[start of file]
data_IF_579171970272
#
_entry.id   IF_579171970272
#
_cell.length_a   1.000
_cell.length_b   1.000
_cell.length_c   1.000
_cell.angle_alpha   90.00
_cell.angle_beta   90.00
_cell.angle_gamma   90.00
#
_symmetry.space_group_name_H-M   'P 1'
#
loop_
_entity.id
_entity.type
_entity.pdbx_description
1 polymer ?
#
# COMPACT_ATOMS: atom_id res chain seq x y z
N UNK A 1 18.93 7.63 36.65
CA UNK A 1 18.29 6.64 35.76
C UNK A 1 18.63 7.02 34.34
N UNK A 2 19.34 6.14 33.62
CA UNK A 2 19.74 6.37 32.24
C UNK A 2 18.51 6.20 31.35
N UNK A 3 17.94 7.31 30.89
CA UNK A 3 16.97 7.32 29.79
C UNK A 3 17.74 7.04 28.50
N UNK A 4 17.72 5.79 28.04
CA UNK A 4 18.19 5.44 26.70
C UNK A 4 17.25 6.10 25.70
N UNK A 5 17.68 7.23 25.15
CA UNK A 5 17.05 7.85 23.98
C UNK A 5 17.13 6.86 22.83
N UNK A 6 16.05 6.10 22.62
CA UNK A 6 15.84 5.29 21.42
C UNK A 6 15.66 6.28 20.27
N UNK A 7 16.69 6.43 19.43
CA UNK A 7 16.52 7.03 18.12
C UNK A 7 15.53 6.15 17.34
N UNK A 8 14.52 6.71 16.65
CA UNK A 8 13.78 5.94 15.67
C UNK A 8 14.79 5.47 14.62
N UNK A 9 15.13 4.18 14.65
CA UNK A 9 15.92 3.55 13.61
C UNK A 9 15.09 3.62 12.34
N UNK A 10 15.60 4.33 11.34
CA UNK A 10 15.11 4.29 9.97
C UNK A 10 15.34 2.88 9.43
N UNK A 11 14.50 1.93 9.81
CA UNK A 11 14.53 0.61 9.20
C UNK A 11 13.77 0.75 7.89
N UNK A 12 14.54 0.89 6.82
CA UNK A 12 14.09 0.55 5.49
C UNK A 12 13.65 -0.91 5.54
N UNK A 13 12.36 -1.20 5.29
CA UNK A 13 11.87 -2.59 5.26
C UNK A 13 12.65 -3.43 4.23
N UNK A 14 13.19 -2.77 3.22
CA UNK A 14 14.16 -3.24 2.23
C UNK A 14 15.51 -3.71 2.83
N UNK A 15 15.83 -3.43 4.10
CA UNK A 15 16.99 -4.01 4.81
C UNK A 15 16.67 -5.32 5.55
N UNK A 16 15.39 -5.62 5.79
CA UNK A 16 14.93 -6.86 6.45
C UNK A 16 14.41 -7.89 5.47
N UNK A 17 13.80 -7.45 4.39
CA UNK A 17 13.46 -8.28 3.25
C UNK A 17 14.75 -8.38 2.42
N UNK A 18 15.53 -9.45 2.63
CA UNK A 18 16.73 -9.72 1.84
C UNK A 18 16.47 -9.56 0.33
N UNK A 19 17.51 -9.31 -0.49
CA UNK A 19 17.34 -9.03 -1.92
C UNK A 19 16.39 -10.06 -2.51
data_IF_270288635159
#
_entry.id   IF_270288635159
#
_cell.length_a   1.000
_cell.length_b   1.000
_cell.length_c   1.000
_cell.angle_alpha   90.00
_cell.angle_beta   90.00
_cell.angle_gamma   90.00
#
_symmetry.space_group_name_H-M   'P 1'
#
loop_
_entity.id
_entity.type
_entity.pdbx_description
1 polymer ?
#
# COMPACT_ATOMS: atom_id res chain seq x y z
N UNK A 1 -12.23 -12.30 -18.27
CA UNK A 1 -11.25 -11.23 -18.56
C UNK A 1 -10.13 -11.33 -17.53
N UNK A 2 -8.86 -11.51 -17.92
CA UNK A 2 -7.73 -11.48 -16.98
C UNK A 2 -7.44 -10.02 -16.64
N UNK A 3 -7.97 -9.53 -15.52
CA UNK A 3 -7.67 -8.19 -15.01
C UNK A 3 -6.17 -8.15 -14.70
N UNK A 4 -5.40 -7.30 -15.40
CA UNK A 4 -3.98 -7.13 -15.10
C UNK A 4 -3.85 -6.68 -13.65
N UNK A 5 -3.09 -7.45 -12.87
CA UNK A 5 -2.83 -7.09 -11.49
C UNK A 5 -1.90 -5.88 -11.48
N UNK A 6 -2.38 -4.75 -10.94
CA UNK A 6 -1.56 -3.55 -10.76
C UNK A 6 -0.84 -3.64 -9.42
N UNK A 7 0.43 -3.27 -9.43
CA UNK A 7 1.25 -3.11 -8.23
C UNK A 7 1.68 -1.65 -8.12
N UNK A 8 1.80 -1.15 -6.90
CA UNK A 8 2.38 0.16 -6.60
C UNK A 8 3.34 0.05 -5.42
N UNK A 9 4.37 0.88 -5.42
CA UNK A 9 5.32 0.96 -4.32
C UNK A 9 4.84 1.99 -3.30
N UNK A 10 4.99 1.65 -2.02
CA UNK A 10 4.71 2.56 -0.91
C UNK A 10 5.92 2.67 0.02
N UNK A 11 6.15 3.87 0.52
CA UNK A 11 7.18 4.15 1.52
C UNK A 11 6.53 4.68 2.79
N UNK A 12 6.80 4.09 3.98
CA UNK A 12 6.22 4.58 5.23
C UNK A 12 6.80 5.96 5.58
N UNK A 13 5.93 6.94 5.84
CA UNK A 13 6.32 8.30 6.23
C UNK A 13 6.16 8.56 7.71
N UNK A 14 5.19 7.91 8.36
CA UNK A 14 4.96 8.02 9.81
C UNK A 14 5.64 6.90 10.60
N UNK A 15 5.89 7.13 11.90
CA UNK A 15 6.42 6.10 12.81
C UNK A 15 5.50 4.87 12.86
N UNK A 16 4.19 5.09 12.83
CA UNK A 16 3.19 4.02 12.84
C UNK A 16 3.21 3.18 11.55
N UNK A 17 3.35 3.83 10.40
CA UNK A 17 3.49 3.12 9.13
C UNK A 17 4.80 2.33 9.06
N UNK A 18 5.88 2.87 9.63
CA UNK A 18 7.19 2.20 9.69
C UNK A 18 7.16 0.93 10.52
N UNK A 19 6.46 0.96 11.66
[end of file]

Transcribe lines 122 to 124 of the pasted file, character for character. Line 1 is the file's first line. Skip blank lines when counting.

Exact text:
N UNK A 9 4.37 0.88 -5.42
CA UNK A 9 5.32 0.96 -4.32
C UNK A 9 4.84 1.99 -3.30